At first, the listener may be put off by the sound quality and obviously low-budget production.
However, upon repepated listening, this can be very appealing as hardcore, grassroots, down-in-the dirt funky little-known underground soul. Granted, this stuff will never make oldies radio, but the overall rawness and lack of polish compared to the more professional soul recordings then made at Motown and Philly International gives the whole thing an appealing sort of ghetto charm.
This is particularly true with "Sock It To Em Soul Brother," where Capsoul producer Bill Moss himself talks about meeting Martin Luther King and other Black heroes of the day. The lyrics here are quite awkward (producer Bill Moss' talents lied elsewhere than performing), but the performance is infectious and the Soul Sisters' background chanting of the title has a cheesy appeal.
Lots of other good stuff here worthy of mention. Johnson Hawkins Tatum and Durr sadly only made a couple of records, but they were quite powerful! "You Can't Blame Me" opens with one of the most atmospheric basslines in Soul music history and is an underrated classic! Their "A World Without You" takes a while to cook upon your first listen. But the ending is dazzling with Virgil Johnson pleading "It's such a lonely, lonely, lonely, lonely, lonely, world!" with powerful vocal percussion as the tune fades out that's enough to make you wanna throw up your hands and say YEAH!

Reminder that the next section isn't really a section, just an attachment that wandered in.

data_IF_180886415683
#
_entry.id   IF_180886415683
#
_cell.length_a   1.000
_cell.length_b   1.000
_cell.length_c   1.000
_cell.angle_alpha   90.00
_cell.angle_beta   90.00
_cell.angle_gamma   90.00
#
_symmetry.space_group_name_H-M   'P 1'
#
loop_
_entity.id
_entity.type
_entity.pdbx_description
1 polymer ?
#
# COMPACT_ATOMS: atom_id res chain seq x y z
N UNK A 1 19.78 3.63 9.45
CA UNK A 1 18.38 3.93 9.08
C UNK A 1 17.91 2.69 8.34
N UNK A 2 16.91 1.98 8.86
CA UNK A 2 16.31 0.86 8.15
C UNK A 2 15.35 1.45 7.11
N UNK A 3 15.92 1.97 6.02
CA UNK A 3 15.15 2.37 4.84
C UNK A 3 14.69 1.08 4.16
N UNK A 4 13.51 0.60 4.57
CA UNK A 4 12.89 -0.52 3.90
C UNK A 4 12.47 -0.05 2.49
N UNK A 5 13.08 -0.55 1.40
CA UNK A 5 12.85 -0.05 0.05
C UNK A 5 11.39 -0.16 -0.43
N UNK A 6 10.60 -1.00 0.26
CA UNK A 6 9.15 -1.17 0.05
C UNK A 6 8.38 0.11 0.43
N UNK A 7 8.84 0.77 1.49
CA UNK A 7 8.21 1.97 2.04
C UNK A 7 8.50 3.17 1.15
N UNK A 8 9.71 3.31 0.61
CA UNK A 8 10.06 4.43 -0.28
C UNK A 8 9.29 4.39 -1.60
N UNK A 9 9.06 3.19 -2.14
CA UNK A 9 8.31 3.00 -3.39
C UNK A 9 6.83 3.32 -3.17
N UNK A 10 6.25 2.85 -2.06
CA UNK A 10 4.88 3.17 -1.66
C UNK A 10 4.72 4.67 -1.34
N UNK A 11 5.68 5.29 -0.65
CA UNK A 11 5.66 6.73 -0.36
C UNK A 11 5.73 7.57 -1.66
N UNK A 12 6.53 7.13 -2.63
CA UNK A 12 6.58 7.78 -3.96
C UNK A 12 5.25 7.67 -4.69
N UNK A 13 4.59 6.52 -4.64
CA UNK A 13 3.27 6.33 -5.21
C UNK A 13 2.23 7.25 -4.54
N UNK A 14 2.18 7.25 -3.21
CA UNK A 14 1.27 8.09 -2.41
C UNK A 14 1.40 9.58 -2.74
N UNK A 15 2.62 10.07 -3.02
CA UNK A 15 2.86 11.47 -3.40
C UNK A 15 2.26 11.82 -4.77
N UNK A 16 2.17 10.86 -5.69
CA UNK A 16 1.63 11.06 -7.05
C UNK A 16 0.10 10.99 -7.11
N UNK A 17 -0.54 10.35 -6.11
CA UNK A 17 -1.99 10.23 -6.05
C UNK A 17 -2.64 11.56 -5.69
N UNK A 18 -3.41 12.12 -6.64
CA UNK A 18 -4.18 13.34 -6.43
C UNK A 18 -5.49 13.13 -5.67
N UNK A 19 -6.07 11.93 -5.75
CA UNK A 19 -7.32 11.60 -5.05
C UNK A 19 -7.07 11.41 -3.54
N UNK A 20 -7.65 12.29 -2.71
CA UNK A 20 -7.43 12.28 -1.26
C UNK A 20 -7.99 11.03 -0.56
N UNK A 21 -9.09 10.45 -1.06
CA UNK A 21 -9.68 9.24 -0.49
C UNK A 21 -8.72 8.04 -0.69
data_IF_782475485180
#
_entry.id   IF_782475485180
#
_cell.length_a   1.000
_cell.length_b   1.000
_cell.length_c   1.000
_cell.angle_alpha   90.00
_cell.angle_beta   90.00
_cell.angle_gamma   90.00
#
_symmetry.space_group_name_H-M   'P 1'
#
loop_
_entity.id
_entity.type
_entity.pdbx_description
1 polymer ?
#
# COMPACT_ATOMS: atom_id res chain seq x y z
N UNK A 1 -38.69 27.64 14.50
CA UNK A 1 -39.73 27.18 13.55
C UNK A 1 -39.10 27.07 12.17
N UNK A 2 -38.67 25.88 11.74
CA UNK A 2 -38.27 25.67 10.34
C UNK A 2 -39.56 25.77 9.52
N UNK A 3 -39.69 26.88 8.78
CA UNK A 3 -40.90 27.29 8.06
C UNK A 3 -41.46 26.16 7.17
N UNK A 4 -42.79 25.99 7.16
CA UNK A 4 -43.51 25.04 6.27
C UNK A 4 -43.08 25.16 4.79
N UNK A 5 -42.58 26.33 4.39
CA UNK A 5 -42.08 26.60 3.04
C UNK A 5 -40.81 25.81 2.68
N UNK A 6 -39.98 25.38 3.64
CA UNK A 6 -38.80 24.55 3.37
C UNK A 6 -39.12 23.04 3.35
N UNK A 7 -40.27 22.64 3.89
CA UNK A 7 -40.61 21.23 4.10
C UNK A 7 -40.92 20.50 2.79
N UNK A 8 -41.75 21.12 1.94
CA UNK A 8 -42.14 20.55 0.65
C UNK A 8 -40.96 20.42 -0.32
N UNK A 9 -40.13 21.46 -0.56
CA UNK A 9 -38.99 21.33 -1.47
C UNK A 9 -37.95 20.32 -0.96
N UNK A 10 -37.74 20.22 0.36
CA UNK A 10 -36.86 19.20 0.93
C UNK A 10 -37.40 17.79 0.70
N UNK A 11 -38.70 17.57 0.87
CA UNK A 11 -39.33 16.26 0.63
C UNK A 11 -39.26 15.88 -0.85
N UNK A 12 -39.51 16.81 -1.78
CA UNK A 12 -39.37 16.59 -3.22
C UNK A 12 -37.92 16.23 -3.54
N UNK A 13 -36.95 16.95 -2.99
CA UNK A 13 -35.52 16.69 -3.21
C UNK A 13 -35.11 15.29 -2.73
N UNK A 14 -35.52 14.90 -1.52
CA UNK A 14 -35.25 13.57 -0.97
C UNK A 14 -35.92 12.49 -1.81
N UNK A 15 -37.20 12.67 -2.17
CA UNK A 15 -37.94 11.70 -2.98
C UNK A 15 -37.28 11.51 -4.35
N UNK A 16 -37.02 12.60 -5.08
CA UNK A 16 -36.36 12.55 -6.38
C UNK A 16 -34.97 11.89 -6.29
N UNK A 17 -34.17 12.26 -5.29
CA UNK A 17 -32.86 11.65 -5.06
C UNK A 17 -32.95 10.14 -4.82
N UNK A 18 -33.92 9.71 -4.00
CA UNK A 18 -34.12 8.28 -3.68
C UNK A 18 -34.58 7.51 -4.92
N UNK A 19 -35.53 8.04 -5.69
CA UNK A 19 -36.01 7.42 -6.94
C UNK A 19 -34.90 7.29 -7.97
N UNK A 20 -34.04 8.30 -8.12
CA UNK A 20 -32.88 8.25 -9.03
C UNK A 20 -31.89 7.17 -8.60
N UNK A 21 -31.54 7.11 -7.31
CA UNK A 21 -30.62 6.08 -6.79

The Kool Blues' "Can't We Try Love Again" is a minimalistic midtempo funk workout that is a nice soundtrack to a seventies summer afternoon in the 'hood. One could just see bellbottomed couples doing Soul-Train style dances to this one. Nice organ work, too. But funk fans and R&B trivia buffs will REALLY get a kick out of Elijah and the Ebonites' "Hot Grits," an admittedly so-tasteless it's hilarious funk spoof of the infamous true incident where a spurned lover threw hot grits on Al Green in the early 70s. The subject matter aside, it's quite the workout.
To the lovers of little known soul, "eccentric" is right! But give it a chance and you'll enjoy it. Such was the Soul music of this era that even it's low-budget variety still makes for enjoyable listening.